For the past three months, I haven’t given my little drawer in the internet much attention. It’s grown dusty and well that smell is not going to take care of itself, so I feel I should explain my obvious neglect. I have written a new book. For those of you who’ve read my previous writing posts, particularly the one about my trip to the London Book Fair ( So my Date With An Agent at the London Book Fair 2017 went like this…) you’ll know that I’ve been hitting a regular brick wall with my first novel (more to come on that), but suffice to say the most frequent advice agents have given me, is to write something else.
When I eventually stopped hyperventilating, I did just that, but not entirely of my own volition. The decision was made for me, by a detective I had encountered only in passing. Let me explain. I’d had the idea for a supernatural crime thriller two years ago. Then in February 2016, I wrote a chapter and left it to one side. I just wasn’t feeling it. It was like putting a dish into a cold oven – it was never going to cook and so I took it out and put it back in the freezer, in the hope it would last until its sell by date.
When I went to London, I shook the icicles off it, in case I was asked what ideas I might have for other stories. I had no plan to write it. I was busy writing the sequel to my first novel. I was sticking to my guns and my vampires – digging my heels in – that my book deserved to find its audience outside of market trends. I met a fellow writer friend for coffee, filled her in on my semi-disastrous London trip and told her my pitch. She liked it a lot and from the moment I left her, the notion started to thaw and with it came a charging horde of ideas.
I didn’t want them. I was driving home, blaring the car radio in an attempt to distract my brain. They couldn’t come now. The first book had taken me years to write and I was knee deep already in another. But they wouldn’t be ignored. By the time I got home, I knew all sorts of random things about my detective – my very own detective – and I knew I had to do something. I could hear him in my head – the way he spoke, his American accent. I could hear the pain and regret. He was prodding me from the inside, forcing me to listen, happy to drive me insane if I didn’t let him speak.
So I set myself a goal, beginning the next morning:
First draft – 1,000 words a day, seven days a week = complete in 3 months
I started it on April 1st and finished it July 1st. 80,542 words of a first draft. I had given the Scrivener app a whirl (thank you Bestseller Experiment!) and it proved to be a great tool. Goals work for me and Scrivener allowed me to track progress as I worked towards 80k words and also set a daily goal. To see the bar fill up each day gave me a daily sense of achievement and soon the progress bar on my novel was half way across. It’s amazing if you’re writing every day, how quickly that will happen.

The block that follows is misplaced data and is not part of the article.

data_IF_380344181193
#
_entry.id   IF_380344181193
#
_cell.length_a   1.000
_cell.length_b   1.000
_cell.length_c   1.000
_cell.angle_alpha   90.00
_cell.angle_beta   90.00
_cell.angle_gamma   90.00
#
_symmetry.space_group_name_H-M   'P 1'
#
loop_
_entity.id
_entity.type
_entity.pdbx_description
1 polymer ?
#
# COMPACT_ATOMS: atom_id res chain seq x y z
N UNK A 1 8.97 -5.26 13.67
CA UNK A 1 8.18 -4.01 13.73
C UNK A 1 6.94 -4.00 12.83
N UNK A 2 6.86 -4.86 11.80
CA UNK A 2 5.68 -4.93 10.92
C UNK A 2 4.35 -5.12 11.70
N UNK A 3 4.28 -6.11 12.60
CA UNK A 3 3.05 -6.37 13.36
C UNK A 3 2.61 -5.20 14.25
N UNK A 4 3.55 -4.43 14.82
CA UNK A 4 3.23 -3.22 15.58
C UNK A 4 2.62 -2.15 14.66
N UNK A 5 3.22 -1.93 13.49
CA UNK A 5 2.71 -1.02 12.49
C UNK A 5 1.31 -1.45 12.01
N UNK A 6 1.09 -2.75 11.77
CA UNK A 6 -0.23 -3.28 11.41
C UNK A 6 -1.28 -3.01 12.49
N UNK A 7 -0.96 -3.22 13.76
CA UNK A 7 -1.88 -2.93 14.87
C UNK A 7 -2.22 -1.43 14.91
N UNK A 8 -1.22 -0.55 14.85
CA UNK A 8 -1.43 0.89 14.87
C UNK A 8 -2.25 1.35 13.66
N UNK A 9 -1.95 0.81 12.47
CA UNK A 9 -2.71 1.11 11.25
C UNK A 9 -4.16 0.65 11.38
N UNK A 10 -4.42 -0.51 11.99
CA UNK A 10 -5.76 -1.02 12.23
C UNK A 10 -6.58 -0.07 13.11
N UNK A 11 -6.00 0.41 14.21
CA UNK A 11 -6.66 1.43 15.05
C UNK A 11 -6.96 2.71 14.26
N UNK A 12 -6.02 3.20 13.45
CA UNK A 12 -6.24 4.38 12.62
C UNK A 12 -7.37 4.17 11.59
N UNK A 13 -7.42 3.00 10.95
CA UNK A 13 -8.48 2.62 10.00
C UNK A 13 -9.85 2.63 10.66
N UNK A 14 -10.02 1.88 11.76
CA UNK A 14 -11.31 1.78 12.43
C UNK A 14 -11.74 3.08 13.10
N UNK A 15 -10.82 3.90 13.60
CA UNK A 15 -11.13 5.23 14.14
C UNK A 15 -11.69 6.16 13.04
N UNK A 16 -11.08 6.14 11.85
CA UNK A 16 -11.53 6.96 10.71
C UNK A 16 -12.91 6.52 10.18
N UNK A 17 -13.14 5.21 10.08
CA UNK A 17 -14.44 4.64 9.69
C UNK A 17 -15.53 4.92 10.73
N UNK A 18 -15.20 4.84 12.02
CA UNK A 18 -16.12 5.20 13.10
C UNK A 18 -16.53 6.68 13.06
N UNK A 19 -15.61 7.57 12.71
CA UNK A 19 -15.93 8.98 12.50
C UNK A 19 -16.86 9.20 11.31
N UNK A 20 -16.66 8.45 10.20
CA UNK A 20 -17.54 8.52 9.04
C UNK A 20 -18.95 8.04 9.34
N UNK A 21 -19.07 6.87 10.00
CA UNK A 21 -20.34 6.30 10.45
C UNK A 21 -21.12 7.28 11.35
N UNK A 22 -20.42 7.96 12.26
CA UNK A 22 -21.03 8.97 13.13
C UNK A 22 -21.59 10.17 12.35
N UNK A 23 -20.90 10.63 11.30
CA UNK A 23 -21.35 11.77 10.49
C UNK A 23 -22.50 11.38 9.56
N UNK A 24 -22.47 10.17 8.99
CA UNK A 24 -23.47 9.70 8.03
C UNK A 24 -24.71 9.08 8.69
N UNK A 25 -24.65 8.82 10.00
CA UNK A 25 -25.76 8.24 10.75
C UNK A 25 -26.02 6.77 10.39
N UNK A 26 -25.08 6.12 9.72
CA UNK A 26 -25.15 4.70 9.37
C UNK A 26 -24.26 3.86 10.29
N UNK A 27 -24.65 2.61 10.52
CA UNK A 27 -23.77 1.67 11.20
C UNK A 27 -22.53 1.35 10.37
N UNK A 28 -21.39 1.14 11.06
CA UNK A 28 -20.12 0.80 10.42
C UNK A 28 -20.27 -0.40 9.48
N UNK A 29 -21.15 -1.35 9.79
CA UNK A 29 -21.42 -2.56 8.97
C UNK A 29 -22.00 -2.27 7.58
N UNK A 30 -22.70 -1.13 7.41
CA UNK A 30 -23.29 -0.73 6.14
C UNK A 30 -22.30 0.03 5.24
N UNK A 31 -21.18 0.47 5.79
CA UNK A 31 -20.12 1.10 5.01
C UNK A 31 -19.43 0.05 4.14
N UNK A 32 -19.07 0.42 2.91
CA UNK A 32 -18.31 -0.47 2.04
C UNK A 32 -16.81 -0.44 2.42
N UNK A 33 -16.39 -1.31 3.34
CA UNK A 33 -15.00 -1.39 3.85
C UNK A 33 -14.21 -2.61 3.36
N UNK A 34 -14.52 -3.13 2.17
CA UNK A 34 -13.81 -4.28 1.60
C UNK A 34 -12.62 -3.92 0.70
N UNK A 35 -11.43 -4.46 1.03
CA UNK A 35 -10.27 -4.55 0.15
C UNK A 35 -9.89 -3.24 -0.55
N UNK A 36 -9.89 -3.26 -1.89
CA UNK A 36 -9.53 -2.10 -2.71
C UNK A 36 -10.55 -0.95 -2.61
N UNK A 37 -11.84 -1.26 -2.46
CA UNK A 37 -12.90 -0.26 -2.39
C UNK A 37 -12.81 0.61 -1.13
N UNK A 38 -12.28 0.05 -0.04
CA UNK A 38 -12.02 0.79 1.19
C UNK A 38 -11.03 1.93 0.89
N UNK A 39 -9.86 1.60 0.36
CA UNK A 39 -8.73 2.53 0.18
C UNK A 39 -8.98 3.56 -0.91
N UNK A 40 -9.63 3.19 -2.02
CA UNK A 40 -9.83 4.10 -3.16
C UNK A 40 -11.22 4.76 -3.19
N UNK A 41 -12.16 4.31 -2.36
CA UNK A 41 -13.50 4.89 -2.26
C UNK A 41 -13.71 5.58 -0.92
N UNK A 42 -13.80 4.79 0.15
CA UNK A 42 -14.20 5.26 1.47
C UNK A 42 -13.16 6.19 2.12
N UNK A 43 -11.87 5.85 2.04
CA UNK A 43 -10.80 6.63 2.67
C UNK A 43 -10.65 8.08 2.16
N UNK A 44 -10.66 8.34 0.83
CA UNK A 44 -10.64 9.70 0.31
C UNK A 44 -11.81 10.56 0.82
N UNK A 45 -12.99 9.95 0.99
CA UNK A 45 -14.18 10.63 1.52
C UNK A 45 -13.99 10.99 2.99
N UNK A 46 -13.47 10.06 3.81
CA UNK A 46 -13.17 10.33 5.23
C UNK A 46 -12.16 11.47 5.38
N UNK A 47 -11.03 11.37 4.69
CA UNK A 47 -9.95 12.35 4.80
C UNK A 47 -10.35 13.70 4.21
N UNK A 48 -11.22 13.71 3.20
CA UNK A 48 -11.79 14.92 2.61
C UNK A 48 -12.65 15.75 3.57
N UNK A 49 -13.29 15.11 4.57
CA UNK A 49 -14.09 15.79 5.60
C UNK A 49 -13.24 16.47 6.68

I didn’t know if I could write a modern supernatural mystery – I have lots of procedural detail to add and sculpting to do from here – but I think the story is pretty solid and I’m completely taken with my new cast of characters. My detective is going to be with me a long time.
While ‘write something else’ was the last thing I wanted to hear in London, it may have been the best advice I’ve ever received. Will I find success with this one? It’s anyone’s guess, it’s early days, but I know that I can write faster now and better on the first draft than I had before. So what happens next? Well it goes to rest in a darkened room for at least a month, maybe two. I already know most of the things that need tweaking in terms of plot and I’m looking forward to diving back in but I need a little distance from it so I can do it properly.
What’s surprised me though, is how it has reinvigorated my intentions for my first book. I wondered whether it would be the one I consign to the bottom drawer – the doomed first novel – but that’s not the case. Only last night, my head was spinning with ideas for the rest of my partially written sequel, so I shall go back to that. And the first? Well lets just say I have a few campfires lit in various outposts. I will share news when I can.
Knowing that I have more than one book in me is amazing and empowering. Could I write a book every year? I certainly like to think I could. By this time next year I could have three books ready to be picked up or indeed published myself.
So fellow writers, hold onto your ideas. They will revisit you when you least expect them and when they demand your attention, listen to them for they could just be the one you’ve been waiting for.